## söndag 11 maj 2014

### How to Win Any Debate: Claim You Understand Entropy!

John von Neumann (1903-1957) was a very clever mathematician who offered the following advice:
• No one really knows what entropy really is, so in a debate you will always have the advantage (by pretending that you know).
This is still true, and causes a lot of confusion. If you want to improve your understanding then you could consult Computational Thermodynamics, which presents the 2nd Law of Thermodynamics resulting from the Euler equations for a compressible gas subject to finite precision computation in the following integrated form, with the dot signifying time differentiation (see the previous post):
• $\dot K+\dot P = W-D$
• $\dot E = -W + D$,
where $K$ is kinetic energy, $P$ potential energy, $W$ work, $E$ heat energy and $D\ge 0$ is turbulent dissipation with $W > 0$ under expansion and $W < 0$ under compression. The sign of $D$ sets the direction of time with always transfer of energy from $K+P$ to $E$ from turbulent dissipation.

Here turbulent dissipation is the same as entropy production or the other way around:
• Entropy production is the same as turbulent dissipation.
This removes the mystery from entropy and you can now win any debate, by really knowing what entropy is!

#### 6 kommentarer:

1. Entropy production is the same as turbulent dissipation.

But this would imply that that an isochoric (no volume work) process excludes entropy production? That can't be right since it contradicts empiric observations.

Doesn't the Neumann quote touch upon the fact that entropy, same as it's close companion energy, can't be explained with a more fundamental concept than itself? Nobody really knows what energy is either...

2. No, entropy production is the same as turbulent dissipation. Think of that!

3. Jokes aside, whatever way you look at it, entropy has to be a measure of progression towards thermodynamic equilibrium. The Second Law of Thermodynamics tells us that entropy increases until an isolated system reaches thermodynamic equilibrium, whereupon entropy is then at a maximum attainable value within the constraints of the system.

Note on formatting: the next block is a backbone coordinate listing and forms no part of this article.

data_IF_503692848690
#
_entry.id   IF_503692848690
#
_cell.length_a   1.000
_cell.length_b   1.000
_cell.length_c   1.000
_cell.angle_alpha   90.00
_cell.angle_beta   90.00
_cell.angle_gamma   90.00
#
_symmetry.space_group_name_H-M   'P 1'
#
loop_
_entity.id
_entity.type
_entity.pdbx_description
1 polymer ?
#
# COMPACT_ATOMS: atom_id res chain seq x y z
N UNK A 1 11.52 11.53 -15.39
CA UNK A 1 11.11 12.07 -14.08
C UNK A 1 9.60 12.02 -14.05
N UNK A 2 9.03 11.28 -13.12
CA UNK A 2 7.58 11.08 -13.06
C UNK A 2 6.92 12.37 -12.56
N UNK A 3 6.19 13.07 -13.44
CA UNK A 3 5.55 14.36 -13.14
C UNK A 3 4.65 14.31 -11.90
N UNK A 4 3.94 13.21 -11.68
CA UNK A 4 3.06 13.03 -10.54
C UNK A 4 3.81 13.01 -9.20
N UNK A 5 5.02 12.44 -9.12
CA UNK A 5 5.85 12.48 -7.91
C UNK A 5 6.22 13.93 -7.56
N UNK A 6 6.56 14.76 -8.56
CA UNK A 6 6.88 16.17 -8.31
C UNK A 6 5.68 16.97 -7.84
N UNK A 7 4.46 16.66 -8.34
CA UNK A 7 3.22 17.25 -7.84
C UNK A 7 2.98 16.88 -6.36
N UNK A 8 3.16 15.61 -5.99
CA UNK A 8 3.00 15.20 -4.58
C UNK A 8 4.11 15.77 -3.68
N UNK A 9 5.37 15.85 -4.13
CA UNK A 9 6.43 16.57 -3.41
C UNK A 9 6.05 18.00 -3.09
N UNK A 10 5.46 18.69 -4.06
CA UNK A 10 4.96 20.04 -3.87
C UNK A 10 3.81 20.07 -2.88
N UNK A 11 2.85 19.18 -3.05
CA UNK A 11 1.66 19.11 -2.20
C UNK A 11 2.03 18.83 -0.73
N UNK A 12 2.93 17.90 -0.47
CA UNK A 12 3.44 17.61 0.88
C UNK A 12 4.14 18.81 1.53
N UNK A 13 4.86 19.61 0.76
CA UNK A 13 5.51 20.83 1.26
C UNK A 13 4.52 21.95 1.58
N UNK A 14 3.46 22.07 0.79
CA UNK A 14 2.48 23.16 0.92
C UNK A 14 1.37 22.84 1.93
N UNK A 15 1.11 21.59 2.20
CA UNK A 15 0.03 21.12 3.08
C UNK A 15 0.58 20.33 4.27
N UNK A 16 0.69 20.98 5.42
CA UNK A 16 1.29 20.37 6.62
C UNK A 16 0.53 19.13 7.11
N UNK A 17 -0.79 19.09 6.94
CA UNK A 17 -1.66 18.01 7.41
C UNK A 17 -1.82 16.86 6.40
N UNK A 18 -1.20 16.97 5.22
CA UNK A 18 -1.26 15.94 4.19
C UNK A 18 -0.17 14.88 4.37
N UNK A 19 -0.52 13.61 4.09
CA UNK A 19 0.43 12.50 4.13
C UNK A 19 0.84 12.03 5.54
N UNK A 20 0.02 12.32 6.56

Hence the statement of the Second Law and the concept of entropy are mutually consistent.

4. No, entropy production is the same as turbulent dissipation.

I don't agree. A statement like that misses cases where there is no turbulent dissipation but still entropy production (radiation absorption and emission will become a total mess with this view).

Still worse, a system sufficiently small so that turbulent dissipation is a meaningless concept would then not have any entropy production at all (hurray, we are saved from the second law ;) ). Relate with the Hellman-Feynman theorem if you like, all forces are electrostatic in nature, there is no friction.

Equating entropy production and dissipation from turbulence are rather stupid since it obscures and completely murks the underlying physics. That can not be good and is most probably why it isn't a part of modern physics.

5. The Second Law of Thermodynamics tells us that entropy increases until an isolated system reaches thermodynamic equilibrium, whereupon entropy is then at a maximum attainable value within the constraints of the system.

Of course true.

Still, isolated systems are not really that interesting. The fun begins with open and closed systems...

6. One should think of turbulent dissipation as a general form of production of heat energy occuring in radiative heat transfer which thus can be included in the 2nd law I suggest to use.